The CBN Governor, Godwin Emefiele, on October 26, 2022, announced that new naira notes would be introduced to replace the current 200, 500, and 1,000 notes, the apex bank also gave tomorrow, Tuesday, January 31, 2023, as the deadline for phasing out the old versions of the affected naira notes. Nigerians, banked or unbanked, are racing against time to rid their purses and wallets of old N200, N500 and N1,000 notes, following the Central Bank of Nigeria (CBN) on phasing them out as the country’s legal tender on January 31, 2023. But the redesigned notes meant to replace the old ones are yet to be seen or felt by a vast number of citizens. Investigations show that part of the reasons the new notes are not in circulation is that the commercial banks take money from certain politicians, fraudsters as well as money vendors and give them the new notes, which should have been stocked in their ATMs. It was also learnt that the banks use the new naira notes to compensate and reward their mega customers.
One might wonder how this new note policy affects the LPG industry, the answer might also be a question in the context of asking - what part of everyday Nigerian life isn’t affected by cash and commodity purchase? The average Nigerian for the past two weeks has had difficulty purchasing goods and services with old Naira notes owing to the current upheaval by the Central Bank of Nigeria on the deadline for old Naira note usage. The problem as mentioned above is the lack of circulation of these new Naira notes. However, when we look closely at the effect of this new policy on citizens – it is necessary to divide it into two broad parts namely: ‘the banked’ and ‘the unbanked’.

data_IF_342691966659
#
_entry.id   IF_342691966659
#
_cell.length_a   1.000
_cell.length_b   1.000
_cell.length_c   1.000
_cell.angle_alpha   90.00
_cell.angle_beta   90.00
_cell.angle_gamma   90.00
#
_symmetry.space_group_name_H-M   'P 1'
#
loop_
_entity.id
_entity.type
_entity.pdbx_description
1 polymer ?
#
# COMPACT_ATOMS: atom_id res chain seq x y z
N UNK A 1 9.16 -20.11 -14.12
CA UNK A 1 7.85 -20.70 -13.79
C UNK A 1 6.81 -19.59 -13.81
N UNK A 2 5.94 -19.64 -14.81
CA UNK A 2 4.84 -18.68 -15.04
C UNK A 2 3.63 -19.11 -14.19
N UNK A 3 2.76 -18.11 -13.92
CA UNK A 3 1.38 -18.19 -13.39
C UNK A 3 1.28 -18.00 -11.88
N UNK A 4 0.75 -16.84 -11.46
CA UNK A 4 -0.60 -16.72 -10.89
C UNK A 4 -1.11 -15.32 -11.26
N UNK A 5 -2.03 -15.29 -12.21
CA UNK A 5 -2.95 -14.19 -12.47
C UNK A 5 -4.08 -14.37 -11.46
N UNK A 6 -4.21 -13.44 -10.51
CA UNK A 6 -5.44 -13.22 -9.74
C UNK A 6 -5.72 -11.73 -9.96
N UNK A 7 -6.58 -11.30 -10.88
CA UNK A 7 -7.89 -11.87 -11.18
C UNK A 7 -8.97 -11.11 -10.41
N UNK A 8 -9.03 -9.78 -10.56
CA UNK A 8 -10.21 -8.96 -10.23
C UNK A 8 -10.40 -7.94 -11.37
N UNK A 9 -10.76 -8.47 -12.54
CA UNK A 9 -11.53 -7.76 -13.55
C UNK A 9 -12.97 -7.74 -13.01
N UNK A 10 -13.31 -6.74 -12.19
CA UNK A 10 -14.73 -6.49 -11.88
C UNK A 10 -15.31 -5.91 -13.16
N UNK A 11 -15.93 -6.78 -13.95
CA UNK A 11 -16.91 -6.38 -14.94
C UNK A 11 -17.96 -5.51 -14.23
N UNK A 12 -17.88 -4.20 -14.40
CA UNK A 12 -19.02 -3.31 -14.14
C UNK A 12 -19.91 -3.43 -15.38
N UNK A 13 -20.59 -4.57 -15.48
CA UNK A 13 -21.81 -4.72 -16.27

The reason for adopting this phrase is that it can be considered the best way to describe the broad difference between Nigerians in general, especially Lagosians who are our primary focus, as we cannot speak for every Nigerian in different parts of the country.
The Banked Nigerians: Banked Nigerians are those who have access to financial institutions, understand the workings of these financial institutions and make use of them to their advantage. These Nigerians are well-documented financially, they have their BVN, NIN, Bank Apps and ATMs at their disposal and can transact at their convenience anytime and anywhere. For these set of Nigerians in present-day Nigeria, they can carry out certain commercial activities like paying for goods and services without the use of cash via transfer, or ATM payments. This is a relief for them as they are also affected by the lack of circulation of new Naira notes. LPG in Nigeria carried out a short survey asking how our readers and followers paid for their LPG purchases in their locality. About 10% said they paid with new notes; 28% with old notes and 62% with ATM/Bank Cards. Thus, the most likely way for consumers to purchase LPG in their locality is with their Bank cards and ATMs.
The Unbanked Nigerians: Unbanked Nigerians are those Nigerians with little or no access to financial institutions. These Nigerians are undocumented in the financial database of the country, they mostly do not have their BVN, NIN, Bank Apps and ATMs. They do not have an understanding of how the system works, are ‘suspicious’ of banks and keep their cash to themselves. We are talking about the rural populace of the country, petty traders etc. It is sometimes surprising to find that this set of Nigerians also exists in urban regions of the country. Take, for example, Lagos, the metropolis of Nigeria – areas like Agegunle, inner parts of Ikorodu, Adeniji and Lagos Mainland are plagued by unbanked Nigerians. They have access to financial institutions but are resistant towards them. They are the ones who are most affected by this change by CBN. It is difficult for them to make their everyday purchase alongside other necessities like LPG due to their lack of accessibility to financial institutions.
Upon closer look, there is still a large financial gap in the country between banked and unbanked Nigerians. Financial education is needed for suburban and rural Nigerians to have easy access to purchase necessities. Finally, as of 29th of January, 2023, CBN extended the deadline from 31st to 10th of February, 2023.
The Guardian News Article by Chijioke Iremeka.